The attacks on “CRT” reveal that most of the critics have very little idea what they are even aiming at. Rather than attacking CRT, some of the key phrases in the proposed statehouse bills are rather ideas or claims made in much more recent and mainstream writing or advocacy, such as things Robin DiAngelo has suggested or Tema Okun has circulated. If Robin DiAngelo and Tema Okun are CRT scholars, then I’m an astrophysicist.
The case highlights the need to disrupt the systematic racism that creates the enormous health burdens on Black people, and other vulnerable populations, as well as the ideology of racial difference and inferiority that help sustain them.
Calls to defund the police ask us to imagine safety from the perspective of those who are the frequent targets of policing and understand that it is the world that is built from that perspective that will be a better world for us all.
Black lives matter across any geographical border. My research and my own racial encounters confirm what I have known in my soul: our fates are inextricably linked. And they depend upon the recognition of Black humanity and dignity.
If you read no further, understand this: Black Lives Matter = if anyone kills a Black person, their punishment should be the same as if they killed someone from any other race.
We need to remember that policing is but a single component of the larger system of oppression so acutely felt in the Black community.
This is cross-posted from the Haas Institute Blog of the Haas Institute for a Fair and Inclusive Society. This week people all across the world are pausing to acknowledge the incredible life and the tragic death of the Rev. Dr. Martin Luther King Jr. I always deliberately include the “Reverend” in his title as we … Continue reading »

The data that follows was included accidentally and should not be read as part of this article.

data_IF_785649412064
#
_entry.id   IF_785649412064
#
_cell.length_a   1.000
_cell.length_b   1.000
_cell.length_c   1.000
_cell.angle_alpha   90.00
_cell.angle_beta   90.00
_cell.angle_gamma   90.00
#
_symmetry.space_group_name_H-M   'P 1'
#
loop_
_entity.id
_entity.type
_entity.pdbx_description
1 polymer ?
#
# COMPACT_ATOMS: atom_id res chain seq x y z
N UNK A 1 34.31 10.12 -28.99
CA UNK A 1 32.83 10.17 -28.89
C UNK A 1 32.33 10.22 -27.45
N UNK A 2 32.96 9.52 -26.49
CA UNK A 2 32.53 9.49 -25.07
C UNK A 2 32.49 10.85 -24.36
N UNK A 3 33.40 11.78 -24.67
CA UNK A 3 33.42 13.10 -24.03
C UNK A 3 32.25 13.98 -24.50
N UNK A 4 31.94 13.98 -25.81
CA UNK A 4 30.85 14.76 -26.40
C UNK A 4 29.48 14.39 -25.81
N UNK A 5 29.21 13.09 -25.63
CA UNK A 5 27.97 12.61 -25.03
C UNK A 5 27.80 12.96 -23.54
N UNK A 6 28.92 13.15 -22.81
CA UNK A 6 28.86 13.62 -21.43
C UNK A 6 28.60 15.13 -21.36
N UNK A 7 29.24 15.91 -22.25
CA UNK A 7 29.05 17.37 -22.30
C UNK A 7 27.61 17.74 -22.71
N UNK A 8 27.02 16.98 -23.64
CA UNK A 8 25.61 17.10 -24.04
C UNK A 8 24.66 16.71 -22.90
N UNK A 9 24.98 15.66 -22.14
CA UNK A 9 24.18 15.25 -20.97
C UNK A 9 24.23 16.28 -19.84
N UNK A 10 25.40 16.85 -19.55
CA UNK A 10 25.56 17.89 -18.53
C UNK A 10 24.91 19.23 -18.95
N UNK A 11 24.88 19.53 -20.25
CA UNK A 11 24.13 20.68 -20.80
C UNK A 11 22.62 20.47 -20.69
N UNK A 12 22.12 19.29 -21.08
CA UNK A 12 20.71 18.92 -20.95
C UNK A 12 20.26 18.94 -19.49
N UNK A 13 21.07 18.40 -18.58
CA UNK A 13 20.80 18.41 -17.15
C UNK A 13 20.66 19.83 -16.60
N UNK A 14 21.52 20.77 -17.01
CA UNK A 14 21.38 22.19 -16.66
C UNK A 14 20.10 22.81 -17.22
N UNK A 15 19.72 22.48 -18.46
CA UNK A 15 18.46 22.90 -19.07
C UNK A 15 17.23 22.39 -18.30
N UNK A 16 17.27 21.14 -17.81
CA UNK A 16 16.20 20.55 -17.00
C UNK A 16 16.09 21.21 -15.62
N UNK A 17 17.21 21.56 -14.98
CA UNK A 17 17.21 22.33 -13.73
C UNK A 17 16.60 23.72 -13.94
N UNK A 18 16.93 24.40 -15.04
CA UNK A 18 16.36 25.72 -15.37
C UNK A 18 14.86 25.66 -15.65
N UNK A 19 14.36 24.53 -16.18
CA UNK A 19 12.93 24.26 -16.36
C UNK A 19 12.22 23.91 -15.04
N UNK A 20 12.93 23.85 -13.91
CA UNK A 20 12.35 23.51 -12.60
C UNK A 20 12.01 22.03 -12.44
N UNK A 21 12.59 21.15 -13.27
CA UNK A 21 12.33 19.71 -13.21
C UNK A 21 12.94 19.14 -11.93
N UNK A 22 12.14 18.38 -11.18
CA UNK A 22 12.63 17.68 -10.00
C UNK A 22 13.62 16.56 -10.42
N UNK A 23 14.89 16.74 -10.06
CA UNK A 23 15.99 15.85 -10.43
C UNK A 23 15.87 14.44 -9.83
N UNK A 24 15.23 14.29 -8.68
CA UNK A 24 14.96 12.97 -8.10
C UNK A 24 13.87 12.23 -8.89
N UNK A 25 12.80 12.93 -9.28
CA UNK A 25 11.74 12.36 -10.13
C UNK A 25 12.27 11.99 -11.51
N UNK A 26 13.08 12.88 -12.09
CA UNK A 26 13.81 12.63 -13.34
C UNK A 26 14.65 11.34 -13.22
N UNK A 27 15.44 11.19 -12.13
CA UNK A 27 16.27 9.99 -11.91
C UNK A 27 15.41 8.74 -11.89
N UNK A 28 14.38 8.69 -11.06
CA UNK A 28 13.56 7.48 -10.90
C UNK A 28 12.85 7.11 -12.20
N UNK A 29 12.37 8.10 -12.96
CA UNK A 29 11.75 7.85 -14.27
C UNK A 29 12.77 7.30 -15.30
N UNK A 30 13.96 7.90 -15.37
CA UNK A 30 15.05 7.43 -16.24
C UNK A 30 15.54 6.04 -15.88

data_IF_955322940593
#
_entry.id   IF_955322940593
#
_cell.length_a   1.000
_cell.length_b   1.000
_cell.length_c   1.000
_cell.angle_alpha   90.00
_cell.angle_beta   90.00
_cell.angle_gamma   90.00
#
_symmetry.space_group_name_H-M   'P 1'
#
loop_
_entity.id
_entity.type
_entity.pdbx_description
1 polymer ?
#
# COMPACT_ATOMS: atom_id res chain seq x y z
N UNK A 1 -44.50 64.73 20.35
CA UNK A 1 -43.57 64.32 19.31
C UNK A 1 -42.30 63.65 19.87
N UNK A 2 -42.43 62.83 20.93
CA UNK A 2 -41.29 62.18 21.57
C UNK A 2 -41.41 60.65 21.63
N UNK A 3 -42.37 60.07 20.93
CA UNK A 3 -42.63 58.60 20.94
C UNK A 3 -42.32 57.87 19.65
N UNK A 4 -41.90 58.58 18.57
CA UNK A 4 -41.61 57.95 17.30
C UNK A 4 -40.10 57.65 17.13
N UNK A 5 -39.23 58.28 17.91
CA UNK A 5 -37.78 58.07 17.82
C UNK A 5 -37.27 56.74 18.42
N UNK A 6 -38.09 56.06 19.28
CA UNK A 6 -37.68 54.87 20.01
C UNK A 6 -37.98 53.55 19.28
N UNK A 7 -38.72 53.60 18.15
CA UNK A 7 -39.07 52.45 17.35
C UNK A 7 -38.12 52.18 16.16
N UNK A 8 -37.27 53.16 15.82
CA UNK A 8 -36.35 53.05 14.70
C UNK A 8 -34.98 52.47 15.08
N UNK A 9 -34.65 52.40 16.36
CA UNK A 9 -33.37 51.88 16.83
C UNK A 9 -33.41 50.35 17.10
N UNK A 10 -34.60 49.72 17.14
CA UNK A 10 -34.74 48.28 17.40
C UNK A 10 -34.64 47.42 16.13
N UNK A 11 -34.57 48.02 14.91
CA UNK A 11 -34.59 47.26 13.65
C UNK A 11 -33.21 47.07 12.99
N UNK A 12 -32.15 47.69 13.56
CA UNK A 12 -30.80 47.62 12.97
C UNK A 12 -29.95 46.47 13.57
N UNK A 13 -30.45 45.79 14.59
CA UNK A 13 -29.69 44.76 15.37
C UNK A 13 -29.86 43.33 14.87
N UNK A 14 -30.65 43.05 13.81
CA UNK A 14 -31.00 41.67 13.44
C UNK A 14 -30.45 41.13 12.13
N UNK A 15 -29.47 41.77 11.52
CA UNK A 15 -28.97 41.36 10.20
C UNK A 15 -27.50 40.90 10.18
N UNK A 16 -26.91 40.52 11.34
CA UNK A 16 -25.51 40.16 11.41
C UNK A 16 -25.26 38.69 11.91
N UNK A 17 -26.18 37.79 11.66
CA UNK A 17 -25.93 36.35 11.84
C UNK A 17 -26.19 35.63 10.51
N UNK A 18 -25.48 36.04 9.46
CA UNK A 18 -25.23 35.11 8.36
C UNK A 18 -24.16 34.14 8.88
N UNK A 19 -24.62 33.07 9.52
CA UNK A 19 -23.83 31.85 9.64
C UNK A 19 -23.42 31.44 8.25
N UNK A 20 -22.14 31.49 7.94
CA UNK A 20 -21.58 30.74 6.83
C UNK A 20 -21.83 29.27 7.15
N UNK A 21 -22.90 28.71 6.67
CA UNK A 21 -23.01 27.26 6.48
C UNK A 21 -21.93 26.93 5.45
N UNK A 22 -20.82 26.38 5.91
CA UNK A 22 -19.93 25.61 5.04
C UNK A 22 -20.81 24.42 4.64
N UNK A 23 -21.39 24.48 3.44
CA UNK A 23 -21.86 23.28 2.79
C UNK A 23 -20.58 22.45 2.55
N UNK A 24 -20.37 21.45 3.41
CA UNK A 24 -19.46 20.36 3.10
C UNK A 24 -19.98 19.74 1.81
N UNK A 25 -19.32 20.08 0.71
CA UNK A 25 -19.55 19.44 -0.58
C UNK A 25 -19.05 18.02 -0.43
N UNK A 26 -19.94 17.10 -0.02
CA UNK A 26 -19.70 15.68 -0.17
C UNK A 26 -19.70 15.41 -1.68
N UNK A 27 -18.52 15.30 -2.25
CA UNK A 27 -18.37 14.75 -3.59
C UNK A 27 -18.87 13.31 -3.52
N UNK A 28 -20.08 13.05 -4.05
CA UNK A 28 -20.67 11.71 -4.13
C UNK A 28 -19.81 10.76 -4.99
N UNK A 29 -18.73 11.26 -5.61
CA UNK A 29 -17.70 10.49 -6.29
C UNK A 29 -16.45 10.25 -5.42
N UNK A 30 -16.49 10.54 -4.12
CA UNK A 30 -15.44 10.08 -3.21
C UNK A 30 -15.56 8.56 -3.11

The gender disparity in the economics discipline is no secret. For UC Berkeley undergraduates, a glance around the classroom is enough evidence of an imbalance. As a part of the nationwide Undergraduate Women in Economics (UWE) Challenge, we attempted to quantify this apparent disparity. The data collection described below is a first step in this … Continue reading »
By Irene Bloemraad and Ratna Omidvar This commentary is reposted from The Globe and Mail in Canada, where it originally appeared in February 2017. We are now witnessing the casualties of new United States policies arriving at Canadian borders. More might soon follow as those who lack residence documents face a grim future and the … Continue reading »
How can the Democratic Party best respond to Donald Trump’s election? The current debate rages around whether to unify around class or instead to build a coalition of identity groups, key among them racial minorities. We reject as fundamentally flawed the implicit assumption that class and race are incompatible bases for moving forward. Race is … Continue reading »
“America will never be destroyed from the outside. If we falter and lose our freedoms, it will be because we destroyed ourselves.” – President Abraham Lincoln. Our nation as at a breaking point. Race relations in America have hit rock bottom. We have work to do and it is long overdue. Beyond undoing the damage and human … Continue reading »